Arbitration is a creature of contract. So is the law concerning contracts with an arbitration clause the same as the law concerning any other contract? Almost. One must always bear in mind the “separability” or “independence” of the arbitration agreement — the autonomy principle.
The drive in the Second Circuit to clarify the rules regarding confirmation and enforcement of various types of arbitration awards continues. The latest addition is the decision in BSH Hausgerate GmbH v. Kamhi, 17 Civ. 5776, 2018 U.S. Dist. LEXIS 34597 (S.D.N.Y Mar. 2, 2018) (Sweet, J.). Federal district courts have occasionally decided that an arbitration award is ambiguous or incomplete or indefinite, and therefore should be remanded to the arbitrator for clarification rather than confirmed by the court. Judge Sweet seeks to bring clarity to the law concerning the judicial treatment of international arbitral awards in particular, holding that “ambiguity” is not a cognizable basis for refusing to enforce (or “confirm”) such an award.
Arbitration is often promoted as faster, cheaper, more predictable, and more controllable than litigation. But to many, arbitration’s promise comes up short on delivery. Why? A prime reason is that many parties do not make use of their ability to shape a proceeding that fulfills those promises, and end up with an arbitration that is more time consuming, more expensive, and less predictable than it could have been.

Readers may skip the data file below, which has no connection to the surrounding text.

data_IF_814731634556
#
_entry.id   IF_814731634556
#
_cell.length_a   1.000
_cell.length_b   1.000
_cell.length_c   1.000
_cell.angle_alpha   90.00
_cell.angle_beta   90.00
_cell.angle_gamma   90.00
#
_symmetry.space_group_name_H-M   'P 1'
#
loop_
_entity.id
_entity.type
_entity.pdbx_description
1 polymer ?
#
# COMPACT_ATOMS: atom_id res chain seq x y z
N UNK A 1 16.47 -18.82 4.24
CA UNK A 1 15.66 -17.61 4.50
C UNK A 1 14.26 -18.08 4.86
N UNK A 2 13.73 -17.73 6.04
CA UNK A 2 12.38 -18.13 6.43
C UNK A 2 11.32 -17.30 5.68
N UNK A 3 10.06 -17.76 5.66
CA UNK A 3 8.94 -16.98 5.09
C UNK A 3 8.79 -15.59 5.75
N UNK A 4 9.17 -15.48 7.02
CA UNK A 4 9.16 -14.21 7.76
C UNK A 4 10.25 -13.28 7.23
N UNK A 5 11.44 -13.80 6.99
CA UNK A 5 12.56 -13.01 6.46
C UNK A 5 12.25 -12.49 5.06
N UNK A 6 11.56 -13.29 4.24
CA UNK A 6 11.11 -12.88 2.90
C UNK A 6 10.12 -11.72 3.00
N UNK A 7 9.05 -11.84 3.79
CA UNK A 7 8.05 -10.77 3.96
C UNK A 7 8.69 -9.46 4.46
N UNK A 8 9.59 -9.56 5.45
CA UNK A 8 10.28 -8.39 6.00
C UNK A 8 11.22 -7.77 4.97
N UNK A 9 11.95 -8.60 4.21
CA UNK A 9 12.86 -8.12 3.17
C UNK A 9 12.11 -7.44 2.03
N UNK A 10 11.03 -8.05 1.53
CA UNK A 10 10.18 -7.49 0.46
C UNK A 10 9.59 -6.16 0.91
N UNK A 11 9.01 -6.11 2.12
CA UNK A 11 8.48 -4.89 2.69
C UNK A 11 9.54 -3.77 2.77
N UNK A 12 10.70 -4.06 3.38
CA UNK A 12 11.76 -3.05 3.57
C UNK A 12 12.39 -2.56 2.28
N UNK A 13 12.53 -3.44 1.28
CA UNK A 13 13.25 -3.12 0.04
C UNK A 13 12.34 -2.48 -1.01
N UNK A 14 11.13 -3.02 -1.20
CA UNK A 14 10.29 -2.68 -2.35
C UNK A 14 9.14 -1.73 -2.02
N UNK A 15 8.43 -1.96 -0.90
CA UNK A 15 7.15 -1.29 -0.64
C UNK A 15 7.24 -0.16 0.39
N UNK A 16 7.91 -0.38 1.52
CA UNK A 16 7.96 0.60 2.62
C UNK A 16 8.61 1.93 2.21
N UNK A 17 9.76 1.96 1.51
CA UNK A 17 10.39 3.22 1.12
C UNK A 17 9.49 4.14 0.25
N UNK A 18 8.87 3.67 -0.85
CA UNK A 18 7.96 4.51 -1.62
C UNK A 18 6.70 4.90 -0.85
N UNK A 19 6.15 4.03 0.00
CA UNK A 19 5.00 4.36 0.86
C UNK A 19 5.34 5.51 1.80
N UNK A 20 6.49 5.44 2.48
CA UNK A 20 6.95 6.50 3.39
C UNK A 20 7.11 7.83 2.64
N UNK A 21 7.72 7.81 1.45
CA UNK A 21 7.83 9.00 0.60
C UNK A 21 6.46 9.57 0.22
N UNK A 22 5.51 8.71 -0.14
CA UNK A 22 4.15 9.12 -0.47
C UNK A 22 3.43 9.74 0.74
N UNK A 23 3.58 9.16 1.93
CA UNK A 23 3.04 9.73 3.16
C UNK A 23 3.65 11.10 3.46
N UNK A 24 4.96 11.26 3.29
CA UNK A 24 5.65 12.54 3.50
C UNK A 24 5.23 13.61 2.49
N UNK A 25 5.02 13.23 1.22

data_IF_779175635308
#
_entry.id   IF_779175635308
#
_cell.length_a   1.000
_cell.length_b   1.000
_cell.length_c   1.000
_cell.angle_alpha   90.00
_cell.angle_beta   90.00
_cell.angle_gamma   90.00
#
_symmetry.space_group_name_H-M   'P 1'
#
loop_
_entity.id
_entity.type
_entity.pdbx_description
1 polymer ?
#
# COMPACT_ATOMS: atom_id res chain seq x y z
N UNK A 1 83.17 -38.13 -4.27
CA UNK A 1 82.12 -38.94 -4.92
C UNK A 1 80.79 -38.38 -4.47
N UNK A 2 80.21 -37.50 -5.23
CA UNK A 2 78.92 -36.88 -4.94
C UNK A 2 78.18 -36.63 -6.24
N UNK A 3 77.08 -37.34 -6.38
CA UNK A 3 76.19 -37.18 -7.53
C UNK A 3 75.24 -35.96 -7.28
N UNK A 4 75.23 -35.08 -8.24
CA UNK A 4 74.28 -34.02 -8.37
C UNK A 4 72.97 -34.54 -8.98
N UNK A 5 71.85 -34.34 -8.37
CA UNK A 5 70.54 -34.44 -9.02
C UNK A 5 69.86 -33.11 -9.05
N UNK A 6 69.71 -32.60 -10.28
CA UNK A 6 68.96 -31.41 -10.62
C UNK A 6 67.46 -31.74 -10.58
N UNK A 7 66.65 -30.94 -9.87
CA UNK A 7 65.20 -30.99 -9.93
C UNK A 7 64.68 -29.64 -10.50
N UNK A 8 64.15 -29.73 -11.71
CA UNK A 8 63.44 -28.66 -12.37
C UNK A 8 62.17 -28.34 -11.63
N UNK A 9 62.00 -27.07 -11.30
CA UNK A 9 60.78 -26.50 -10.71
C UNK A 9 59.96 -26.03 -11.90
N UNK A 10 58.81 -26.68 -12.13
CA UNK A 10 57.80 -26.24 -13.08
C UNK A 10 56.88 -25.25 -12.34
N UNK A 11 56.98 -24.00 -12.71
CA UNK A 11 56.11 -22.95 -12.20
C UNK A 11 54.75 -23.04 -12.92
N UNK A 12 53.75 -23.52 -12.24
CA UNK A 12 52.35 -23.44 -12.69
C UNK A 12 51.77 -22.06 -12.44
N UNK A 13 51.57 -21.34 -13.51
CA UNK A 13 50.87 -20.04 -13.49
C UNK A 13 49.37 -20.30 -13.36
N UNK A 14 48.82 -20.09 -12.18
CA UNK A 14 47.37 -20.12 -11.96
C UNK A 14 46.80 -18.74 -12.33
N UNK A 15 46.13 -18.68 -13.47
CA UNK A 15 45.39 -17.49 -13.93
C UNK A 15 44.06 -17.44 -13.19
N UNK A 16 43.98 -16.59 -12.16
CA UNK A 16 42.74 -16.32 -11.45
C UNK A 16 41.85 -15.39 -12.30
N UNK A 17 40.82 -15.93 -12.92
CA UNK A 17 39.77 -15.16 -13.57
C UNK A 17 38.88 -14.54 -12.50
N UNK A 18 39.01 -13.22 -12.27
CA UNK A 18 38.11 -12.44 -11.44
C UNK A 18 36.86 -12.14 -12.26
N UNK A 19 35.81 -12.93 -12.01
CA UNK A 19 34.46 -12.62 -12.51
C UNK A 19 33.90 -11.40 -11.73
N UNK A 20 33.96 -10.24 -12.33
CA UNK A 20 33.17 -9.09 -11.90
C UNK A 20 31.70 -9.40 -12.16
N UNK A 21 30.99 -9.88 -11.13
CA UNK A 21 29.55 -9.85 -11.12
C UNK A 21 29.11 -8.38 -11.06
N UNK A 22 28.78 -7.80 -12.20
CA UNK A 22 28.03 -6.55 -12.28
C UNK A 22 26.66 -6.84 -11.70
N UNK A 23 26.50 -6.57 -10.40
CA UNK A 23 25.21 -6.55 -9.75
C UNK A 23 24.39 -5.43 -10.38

The courts undoubtedly have the power to grant provisional remedies in aid of a pending arbitration – including temporary restraining orders, preliminary injunctions, and attachments. As a recent Fifth Circuit decision reminds us, the courts also can grant such remedies in aid of an arbitration that has yet to be commenced. Indeed, those remedies may be available under state law, even if the future arbitration is governed by the Convention on the Recognition and Enforcement of Foreign Arbitral Awards (the “Convention”), and even if the arbitration will be sited in a state other than the one in which the interim remedy is sought.
Published in Law 360 (February 15, 2018)